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Frontz v. Middletown Enters., Inc.

Court of Appeals of Indiana

August 26, 2014

LOUISE FRONTZ, Guardian of the Person and Estate of Brian O'Neal Frontz, and BRIAN FRONTZ, Appellants-Plaintiffs,

APPEAL FROM THE BLACKFORD SUPERIOR COURT. The Honorable J. Nicholas Barry, Judge. Cause No. 05D01-1208-PL-238.



MAY, Judge. VAIDIK, C.J., and RILEY, J., concur.


Page 667

MAY, Judge

Brian Frontz appeals summary judgment for Middletown Enterprises, Inc., d/b/a Sinclair Glass (" Middletown" ), on Frontz's action to hold Middletown liable for his personal injuries. Frontz asserts the court erred in determining his lawsuit was prohibited by the exclusive remedy provision of the Indiana Worker's Compensation Act.[1] We affirm.


Frontz was an employee of Wimmer Temporaries, Inc. (" Wimmer" ), a professional employment agency that provides temporary workers to other businesses. Wimmer was responsible for compensating employees and maintaining worker's compensation insurance on the employees, while the other businesses agreed to pay Wimmer within ten days of an invoice and to not hire employees away from Wimmer within specified time frames.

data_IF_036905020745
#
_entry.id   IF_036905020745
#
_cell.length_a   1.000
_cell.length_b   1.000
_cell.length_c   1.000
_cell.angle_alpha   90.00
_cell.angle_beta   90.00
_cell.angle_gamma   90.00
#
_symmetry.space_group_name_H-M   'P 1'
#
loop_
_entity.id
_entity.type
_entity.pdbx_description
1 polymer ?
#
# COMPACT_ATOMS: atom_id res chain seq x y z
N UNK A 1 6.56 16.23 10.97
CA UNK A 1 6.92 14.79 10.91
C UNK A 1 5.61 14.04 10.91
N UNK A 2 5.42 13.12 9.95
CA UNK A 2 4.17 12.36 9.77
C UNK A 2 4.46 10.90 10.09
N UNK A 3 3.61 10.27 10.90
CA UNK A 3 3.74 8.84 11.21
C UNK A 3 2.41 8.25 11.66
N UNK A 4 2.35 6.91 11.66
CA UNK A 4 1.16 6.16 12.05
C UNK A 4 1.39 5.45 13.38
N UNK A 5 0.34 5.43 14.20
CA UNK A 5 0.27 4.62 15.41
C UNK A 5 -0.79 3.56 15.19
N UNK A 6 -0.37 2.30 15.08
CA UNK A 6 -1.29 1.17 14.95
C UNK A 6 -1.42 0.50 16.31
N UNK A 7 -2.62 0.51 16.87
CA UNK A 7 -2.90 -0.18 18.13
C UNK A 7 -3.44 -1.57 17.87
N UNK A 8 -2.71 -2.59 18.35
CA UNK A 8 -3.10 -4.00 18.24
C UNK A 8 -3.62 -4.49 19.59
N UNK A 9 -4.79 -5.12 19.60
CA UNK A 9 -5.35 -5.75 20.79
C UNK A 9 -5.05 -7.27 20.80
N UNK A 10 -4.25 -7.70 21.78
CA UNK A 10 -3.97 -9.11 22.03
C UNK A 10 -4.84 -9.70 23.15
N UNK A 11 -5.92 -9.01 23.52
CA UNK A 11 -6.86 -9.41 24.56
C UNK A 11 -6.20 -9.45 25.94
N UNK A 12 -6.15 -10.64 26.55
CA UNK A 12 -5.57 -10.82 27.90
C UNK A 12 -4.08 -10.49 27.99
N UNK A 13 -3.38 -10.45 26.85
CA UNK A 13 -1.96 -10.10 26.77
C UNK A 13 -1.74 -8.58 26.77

On August 6, 2010, Wimmer assigned Frontz to Middletown. On August 11, while Frontz was performing services for Middletown in the Sinclair Glass factory, he was subjected to extreme heat in a confined space. Frontz was taken to a hospital where it was discovered that his body temperature was over 104 degrees. Doctors diagnosed him with severe heat stroke, resulting in multiple organ failure and permanent injuries.

Frontz filed a Worker's Compensation claim against both Wimmer and Middletown as his employers, and he also filed this lawsuit against both Wimmer and Middletown. In this lawsuit, Wimmer and Middletown both moved for summary judgment on the ground Worker's Compensation is an employee's exclusive remedy for on-the-job accidents. Frontz agreed to dismiss Wimmer from this action and asserted he intended to remove Middletown from his Worker's Compensation claim.

The court granted summary judgment for Middletown in an order that explained:

Page 668

[A]t the time that Brian Frontz was employed by Wimmer Temporaries, Inc. and placed by Wimmer Temporaries at Middletwon [sic] Enterprises, Inc. as a temporary employee, Frontz was " leased" by Wimmer to Middletown Enterprises. Therefore, the Court is finding that Wimmer Temporaries was the lessor and Middletown Enterprises the lessee which makes . . . both joint employers of Frontz. Based on the joint employment of the plaintiff, the Court is finding that the Indiana Worker's Compensation [Act] is the exclusive remedy of the employee Brian Frontz as the temporary/leased employed [sic] by Middletown Enterprises. Accordingly, the Court finds summary judgment shall be entered on the behalf of the defendant, Middletown Enterprises, Inc. under Indiana Trial Rule 56.